Coronary artery calcium score could help guide aspirin therapy

Coronary artery calcium score could help guide aspirin therapy

(HealthDay)—For those who have an elevated coronary artery calcium (CAC) score, aspirin therapy may be beneficial for primary prevention of coronary heart disease (CHD), according to research published online May 6 in Circulation: Cardiovascular Quality and Outcomes.

Michael D. Miedema, M.D., M.P.H., of Harvard Medical School in Boston, and colleagues analyzed data for 4,229 participants from the Multi-Ethnic Study of Atherosclerosis to assess the use of CAC scores as a guide to selecting aspirin therapy for of CHD.

The researchers found that individuals with a CAC score of 100 or greater had an estimated net benefit for use of aspirin regardless of 10-year CHD Framingham Risk Score (FRS) (estimated five-year number needed to treat, 173 for <10 percent FRS and 92 for ≥10 percent FRS; estimated five-year number to harm of 442 for a major bleed). In contrast, individuals with a CAC score of zero had unfavorable estimations for use of to prevent CHD (estimated five-year number needed to treat, 2,036 for <10 percent FRS and 808 for ≥10 percent FRS; estimated five-year number to harm of 442 for a major bleed).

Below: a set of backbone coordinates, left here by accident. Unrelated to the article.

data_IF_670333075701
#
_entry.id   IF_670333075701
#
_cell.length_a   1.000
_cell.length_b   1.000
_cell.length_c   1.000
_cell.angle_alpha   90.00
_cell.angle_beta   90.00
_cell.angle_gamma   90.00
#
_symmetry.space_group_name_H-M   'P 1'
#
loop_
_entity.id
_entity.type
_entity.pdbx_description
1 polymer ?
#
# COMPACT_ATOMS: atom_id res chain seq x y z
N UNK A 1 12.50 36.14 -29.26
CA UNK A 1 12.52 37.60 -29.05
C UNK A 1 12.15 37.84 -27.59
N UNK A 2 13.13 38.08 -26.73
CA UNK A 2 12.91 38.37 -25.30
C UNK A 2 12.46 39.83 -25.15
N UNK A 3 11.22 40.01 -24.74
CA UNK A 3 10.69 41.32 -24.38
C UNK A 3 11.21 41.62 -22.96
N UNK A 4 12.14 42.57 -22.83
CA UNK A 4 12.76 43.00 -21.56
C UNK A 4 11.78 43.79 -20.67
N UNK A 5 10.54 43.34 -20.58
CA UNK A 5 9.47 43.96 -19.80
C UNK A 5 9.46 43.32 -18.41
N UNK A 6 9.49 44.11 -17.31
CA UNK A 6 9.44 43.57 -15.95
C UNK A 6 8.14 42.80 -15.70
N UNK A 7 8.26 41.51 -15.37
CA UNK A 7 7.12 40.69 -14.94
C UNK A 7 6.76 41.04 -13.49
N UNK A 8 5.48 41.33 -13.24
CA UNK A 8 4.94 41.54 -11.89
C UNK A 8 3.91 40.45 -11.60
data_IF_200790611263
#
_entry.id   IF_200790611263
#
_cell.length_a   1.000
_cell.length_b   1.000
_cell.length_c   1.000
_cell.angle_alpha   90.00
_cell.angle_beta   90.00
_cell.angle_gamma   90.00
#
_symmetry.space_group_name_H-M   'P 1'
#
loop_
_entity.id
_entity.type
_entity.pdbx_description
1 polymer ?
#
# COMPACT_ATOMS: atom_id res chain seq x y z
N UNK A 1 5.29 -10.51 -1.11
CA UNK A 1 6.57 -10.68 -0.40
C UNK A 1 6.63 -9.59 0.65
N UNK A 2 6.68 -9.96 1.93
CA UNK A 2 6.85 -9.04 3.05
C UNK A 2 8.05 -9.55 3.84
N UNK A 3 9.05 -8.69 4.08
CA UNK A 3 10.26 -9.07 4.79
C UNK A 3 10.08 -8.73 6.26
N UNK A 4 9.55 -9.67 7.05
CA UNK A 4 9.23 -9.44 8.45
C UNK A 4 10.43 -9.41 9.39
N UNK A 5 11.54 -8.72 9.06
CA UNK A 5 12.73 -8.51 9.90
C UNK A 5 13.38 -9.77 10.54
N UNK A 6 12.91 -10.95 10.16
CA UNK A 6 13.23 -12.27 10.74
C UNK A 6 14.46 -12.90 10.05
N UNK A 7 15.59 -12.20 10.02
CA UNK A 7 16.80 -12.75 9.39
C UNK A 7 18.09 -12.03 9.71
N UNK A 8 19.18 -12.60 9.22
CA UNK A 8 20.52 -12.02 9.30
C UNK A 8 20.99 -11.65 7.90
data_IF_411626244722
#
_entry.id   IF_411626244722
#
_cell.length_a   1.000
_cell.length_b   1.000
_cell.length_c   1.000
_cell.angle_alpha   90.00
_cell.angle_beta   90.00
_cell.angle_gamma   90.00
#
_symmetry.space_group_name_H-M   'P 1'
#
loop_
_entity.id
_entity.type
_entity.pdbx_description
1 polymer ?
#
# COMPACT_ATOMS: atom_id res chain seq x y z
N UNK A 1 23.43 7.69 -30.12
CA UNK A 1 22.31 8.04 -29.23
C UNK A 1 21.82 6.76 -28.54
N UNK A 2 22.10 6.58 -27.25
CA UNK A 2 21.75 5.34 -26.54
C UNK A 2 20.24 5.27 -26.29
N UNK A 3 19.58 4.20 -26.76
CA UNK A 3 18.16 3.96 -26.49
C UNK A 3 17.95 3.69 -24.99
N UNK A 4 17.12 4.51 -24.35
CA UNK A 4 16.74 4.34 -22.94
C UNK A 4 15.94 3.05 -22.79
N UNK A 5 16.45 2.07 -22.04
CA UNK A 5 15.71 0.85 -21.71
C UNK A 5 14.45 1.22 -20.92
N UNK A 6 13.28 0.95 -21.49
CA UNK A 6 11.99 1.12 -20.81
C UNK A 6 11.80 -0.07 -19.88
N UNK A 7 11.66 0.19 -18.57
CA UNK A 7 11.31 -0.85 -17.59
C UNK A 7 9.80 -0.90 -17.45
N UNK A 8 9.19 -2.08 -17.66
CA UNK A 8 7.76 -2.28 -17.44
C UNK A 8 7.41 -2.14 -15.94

"For the primary prevention of , Multi-Ethnic Study of Atherosclerosis participants with CAC ≥100 had favorable risk/benefit estimations for aspirin use while participants with zero CAC were estimated to receive net harm from aspirin," the authors write.

More information: Abstract
Full Text (subscription or payment may be required)

add to favorites email to friend print save as pdf

Related Stories

Coronary artery calcium predicts cardio death in T2DM

Jan 18, 2013

(HealthDay)—In addition to traditional cardiovascular disease risk factors, in patients with type 2 diabetes, coronary artery calcium (CAC) predicts the risk of cardiovascular death, according to a study ...

Recommended for you

Study: Removing clot helps limit stroke disability

Dec 17, 2014

For the first time in several decades, a new treatment has been shown to limit the damage from a common type of stroke. Researchers in the Netherlands found that mechanically removing a clot in addition to using a clot-busting ...

User comments

Please sign in to add a comment. Registration is free, and takes less than a minute. Read more

Click here to reset your password.
Sign in to get notified via email when new comments are made.